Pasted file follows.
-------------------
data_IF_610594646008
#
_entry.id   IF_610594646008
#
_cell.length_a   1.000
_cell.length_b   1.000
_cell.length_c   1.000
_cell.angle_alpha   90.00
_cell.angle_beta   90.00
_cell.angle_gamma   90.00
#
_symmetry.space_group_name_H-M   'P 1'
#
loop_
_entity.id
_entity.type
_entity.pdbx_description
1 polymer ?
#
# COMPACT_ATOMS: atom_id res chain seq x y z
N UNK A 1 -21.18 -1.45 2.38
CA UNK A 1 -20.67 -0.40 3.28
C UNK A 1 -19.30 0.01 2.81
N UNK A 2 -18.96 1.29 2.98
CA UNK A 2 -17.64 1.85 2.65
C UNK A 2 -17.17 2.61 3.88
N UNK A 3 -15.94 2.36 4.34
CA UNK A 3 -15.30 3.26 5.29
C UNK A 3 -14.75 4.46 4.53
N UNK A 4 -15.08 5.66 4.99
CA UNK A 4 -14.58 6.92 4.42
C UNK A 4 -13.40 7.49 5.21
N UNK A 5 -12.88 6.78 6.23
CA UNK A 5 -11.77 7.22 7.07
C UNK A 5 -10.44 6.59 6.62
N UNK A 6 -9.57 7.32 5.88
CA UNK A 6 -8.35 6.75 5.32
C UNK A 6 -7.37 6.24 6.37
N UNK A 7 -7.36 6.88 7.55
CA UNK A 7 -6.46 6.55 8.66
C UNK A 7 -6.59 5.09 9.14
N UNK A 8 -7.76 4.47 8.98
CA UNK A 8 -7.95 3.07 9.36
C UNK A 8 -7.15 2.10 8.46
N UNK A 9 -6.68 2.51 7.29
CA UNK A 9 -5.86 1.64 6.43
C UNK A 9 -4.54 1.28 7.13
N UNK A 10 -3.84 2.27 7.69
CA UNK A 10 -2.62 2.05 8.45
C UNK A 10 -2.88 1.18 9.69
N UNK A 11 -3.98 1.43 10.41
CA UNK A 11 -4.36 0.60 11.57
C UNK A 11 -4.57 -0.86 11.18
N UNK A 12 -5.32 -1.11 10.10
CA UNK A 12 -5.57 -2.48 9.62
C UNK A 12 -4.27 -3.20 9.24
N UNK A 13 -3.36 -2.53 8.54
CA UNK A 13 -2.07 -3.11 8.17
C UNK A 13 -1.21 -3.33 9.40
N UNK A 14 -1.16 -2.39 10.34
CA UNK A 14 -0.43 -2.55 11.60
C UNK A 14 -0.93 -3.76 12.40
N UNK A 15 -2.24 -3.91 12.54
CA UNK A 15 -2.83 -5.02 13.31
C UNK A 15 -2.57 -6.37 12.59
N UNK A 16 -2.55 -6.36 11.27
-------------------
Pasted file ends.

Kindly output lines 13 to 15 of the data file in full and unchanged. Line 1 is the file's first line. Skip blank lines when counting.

#
loop_
_entity.id